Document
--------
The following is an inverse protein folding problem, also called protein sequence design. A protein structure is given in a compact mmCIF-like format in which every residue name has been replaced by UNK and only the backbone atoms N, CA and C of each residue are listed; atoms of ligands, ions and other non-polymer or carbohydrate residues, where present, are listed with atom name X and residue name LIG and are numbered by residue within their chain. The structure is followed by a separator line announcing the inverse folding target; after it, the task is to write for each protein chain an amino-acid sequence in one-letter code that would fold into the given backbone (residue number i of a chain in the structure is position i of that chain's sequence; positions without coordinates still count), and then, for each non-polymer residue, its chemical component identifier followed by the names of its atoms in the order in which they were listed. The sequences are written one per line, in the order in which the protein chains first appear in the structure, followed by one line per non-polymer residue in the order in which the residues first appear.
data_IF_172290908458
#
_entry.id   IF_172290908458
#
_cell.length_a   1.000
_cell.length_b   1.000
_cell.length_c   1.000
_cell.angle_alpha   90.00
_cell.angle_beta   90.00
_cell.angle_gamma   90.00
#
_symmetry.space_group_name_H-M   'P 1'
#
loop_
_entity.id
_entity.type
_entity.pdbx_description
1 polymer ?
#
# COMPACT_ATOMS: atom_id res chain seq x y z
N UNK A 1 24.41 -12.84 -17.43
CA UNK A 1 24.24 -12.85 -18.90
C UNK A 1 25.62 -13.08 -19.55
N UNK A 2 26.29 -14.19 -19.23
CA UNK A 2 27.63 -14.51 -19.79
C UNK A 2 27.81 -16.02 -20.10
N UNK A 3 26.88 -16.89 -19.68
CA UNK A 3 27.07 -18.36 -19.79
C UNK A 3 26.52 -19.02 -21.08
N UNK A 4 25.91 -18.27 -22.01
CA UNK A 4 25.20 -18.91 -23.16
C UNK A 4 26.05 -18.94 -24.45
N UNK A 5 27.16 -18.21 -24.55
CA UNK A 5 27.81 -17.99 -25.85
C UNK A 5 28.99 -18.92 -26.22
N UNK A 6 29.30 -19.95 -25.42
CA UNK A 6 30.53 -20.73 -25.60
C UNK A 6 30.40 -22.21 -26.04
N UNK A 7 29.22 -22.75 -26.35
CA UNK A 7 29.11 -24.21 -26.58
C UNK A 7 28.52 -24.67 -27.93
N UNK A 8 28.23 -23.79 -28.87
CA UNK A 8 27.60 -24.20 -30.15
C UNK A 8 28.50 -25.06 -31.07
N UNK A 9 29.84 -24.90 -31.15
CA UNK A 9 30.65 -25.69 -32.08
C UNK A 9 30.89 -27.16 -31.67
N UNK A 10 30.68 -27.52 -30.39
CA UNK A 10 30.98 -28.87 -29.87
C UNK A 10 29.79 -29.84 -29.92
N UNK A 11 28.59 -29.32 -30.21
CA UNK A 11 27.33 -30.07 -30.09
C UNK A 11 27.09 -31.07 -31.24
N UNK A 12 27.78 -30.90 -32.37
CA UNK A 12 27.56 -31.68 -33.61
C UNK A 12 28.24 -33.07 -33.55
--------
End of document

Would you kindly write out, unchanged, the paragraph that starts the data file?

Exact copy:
The following is an inverse protein folding problem, also called protein sequence design. A protein structure is given in a compact mmCIF-like format in which every residue name has been replaced by UNK and only the backbone atoms N, CA and C of each residue are listed; atoms of ligands, ions and other non-polymer or carbohydrate residues, where present, are listed with atom name X and residue name LIG and are numbered by residue within their chain. The structure is followed by a separator line announcing the inverse folding target; after it, the task is to write for each protein chain an amino-acid sequence in one-letter code that would fold into the given backbone (residue number i of a chain in the structure is position i of that chain's sequence; positions without coordinates still count), and then, for each non-polymer residue, its chemical component identifier followed by the names of its atoms in the order in which they were listed. The sequences are written one per line, in the order in which the protein chains first appear in the structure, followed by one line per non-polymer residue in the order in which the residues first appear.